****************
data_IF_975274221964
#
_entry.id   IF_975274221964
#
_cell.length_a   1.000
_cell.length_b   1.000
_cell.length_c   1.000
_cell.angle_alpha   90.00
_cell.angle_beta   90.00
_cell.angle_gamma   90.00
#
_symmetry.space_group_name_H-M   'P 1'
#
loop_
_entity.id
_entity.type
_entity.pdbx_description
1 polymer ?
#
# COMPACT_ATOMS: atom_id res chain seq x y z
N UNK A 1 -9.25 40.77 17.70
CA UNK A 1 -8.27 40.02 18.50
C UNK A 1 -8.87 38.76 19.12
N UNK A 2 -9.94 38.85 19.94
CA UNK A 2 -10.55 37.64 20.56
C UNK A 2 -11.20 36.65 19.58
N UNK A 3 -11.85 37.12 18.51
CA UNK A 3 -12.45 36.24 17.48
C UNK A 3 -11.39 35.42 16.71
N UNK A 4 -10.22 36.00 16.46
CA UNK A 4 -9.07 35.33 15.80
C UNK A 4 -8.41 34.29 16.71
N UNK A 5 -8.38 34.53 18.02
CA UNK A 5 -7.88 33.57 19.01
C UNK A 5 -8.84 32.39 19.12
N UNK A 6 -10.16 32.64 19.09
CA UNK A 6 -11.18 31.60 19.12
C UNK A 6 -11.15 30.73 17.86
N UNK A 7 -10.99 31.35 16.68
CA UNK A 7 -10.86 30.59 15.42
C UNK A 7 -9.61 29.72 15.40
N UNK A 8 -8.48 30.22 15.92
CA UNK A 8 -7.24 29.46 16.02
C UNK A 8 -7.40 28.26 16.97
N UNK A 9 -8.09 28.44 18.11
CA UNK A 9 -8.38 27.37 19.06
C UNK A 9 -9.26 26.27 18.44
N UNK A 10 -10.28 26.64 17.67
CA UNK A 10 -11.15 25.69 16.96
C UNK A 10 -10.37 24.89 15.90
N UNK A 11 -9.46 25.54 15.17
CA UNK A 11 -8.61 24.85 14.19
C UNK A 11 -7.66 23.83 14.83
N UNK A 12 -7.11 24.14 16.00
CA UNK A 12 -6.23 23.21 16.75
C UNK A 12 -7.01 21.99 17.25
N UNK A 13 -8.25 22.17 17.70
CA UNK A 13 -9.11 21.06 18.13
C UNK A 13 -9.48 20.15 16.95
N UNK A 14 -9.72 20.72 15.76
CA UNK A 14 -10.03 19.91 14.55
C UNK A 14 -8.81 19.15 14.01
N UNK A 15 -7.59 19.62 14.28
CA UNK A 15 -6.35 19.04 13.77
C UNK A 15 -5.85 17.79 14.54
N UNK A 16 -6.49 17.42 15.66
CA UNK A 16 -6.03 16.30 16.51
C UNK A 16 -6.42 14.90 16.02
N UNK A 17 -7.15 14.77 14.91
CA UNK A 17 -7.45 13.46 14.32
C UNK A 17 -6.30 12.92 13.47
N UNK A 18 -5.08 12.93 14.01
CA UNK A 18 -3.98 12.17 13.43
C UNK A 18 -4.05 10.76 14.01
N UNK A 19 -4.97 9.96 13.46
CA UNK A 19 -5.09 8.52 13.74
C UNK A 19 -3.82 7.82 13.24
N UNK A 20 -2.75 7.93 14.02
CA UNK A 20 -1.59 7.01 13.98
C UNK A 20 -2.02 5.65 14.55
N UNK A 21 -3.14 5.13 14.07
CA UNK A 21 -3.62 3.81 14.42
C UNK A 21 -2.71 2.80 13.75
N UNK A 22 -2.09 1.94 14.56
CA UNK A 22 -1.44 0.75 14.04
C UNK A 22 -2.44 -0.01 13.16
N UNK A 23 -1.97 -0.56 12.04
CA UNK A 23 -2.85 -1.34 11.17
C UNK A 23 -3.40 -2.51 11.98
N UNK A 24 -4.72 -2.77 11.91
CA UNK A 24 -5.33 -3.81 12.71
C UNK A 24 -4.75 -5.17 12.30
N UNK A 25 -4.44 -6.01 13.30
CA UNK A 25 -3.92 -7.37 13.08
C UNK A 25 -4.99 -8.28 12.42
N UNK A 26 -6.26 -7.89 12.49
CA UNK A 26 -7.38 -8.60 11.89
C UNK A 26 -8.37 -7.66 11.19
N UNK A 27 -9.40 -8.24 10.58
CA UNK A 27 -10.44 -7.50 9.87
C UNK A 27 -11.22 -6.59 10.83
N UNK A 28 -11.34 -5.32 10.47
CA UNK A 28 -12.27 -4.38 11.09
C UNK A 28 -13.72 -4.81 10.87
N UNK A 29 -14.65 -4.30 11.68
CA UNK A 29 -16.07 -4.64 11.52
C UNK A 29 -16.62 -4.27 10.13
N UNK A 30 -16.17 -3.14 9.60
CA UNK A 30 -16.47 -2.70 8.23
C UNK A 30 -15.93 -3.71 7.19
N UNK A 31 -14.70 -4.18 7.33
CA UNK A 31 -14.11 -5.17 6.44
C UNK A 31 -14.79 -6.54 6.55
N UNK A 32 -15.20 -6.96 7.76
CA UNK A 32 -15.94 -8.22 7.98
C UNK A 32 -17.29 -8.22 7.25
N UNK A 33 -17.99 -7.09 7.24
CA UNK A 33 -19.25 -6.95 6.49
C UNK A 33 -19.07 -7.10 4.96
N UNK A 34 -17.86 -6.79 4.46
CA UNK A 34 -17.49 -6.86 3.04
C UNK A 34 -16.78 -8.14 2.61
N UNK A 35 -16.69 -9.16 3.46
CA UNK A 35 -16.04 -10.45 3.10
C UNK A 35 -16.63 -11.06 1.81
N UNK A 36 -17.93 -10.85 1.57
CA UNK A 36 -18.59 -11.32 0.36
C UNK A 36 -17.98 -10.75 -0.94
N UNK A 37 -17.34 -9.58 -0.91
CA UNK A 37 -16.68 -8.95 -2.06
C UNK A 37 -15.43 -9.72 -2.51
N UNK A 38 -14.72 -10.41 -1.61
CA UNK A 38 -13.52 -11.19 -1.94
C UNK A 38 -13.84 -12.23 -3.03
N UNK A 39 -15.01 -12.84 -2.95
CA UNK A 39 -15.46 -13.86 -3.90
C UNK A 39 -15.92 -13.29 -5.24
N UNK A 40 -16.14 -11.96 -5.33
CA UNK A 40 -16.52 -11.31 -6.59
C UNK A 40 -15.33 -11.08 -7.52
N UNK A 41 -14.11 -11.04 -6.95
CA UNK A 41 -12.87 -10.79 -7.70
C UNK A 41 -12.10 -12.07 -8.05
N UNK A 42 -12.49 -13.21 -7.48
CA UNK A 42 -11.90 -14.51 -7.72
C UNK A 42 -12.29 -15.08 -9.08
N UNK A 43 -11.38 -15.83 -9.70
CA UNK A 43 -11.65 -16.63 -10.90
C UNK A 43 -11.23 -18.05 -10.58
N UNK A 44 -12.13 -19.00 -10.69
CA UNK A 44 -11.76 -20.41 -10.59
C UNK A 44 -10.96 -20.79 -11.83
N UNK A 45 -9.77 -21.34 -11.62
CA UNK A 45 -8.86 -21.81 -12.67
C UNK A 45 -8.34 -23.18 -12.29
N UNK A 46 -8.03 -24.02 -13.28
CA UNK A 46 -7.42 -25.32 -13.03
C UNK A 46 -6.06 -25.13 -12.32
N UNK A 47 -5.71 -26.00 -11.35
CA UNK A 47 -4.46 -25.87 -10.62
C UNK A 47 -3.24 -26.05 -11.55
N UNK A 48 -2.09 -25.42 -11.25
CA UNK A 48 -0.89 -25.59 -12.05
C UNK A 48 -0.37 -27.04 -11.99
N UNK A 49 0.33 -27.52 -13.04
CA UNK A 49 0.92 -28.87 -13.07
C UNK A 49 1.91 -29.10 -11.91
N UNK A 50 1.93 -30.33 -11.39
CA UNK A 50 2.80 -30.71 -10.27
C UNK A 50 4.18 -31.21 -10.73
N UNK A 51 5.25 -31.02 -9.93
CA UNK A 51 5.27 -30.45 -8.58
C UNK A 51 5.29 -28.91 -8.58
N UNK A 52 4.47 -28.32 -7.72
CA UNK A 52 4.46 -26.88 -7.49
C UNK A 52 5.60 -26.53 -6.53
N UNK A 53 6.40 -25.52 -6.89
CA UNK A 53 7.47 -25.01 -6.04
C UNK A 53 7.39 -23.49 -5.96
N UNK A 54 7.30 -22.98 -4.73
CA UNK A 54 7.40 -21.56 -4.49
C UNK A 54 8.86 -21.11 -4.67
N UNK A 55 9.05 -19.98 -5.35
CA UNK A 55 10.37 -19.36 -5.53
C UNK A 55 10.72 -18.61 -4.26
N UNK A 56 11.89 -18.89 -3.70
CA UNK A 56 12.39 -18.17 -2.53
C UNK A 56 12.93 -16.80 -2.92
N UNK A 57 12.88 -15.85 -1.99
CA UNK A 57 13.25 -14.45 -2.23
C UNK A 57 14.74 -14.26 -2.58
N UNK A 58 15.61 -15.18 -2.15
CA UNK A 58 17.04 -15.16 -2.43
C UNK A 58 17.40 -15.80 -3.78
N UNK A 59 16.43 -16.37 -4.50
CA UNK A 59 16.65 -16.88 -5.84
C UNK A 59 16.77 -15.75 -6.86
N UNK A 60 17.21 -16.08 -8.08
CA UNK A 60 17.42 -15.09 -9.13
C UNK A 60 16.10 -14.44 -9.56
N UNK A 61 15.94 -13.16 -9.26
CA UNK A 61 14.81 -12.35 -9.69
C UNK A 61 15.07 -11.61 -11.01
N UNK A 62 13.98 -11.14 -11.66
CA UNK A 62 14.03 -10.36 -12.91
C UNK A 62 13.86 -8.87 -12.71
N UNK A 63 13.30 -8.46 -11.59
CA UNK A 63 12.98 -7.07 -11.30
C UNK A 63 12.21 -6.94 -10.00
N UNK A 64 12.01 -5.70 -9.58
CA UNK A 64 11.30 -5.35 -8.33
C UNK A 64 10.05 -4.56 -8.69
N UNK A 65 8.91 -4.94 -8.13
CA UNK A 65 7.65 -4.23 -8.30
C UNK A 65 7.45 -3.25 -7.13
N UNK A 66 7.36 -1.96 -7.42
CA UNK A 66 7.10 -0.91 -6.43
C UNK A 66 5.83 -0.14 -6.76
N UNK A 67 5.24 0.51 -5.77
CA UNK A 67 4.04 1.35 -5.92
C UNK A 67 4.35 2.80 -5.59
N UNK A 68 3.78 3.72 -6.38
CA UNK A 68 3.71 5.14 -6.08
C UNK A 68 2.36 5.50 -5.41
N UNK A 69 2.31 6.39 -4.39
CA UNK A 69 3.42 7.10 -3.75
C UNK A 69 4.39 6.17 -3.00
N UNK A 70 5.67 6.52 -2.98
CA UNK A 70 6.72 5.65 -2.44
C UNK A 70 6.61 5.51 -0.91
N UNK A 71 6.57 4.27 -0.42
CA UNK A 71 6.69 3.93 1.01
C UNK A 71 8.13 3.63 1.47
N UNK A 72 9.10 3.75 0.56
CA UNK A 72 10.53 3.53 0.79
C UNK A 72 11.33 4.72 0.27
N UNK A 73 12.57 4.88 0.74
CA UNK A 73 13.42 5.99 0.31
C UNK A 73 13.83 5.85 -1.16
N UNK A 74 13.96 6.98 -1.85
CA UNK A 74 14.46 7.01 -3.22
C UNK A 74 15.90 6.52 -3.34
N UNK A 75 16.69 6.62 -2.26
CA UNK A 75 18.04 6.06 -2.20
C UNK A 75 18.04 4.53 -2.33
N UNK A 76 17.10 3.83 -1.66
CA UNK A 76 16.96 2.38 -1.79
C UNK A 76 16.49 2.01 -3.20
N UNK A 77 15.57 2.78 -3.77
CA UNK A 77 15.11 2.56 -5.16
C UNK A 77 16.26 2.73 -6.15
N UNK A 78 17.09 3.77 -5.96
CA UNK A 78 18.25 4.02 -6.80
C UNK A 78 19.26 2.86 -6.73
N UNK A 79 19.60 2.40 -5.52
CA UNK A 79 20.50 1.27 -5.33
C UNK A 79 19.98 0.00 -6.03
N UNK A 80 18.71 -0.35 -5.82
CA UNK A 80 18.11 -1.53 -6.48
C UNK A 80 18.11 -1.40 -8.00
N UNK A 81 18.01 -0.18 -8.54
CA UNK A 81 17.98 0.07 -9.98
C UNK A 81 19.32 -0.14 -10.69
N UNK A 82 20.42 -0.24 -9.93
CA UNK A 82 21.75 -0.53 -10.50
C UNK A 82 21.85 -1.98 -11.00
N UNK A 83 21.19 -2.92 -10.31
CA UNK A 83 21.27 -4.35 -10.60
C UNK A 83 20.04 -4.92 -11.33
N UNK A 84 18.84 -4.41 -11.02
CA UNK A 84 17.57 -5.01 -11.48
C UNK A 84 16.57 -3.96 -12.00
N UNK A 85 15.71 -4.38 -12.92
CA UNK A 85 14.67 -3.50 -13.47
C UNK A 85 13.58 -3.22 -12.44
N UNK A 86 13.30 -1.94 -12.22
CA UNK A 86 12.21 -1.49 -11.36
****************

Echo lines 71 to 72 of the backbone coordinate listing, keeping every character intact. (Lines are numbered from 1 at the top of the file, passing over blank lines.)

C UNK A 17 -6.30 12.92 13.47
N UNK A 18 -5.08 12.93 14.01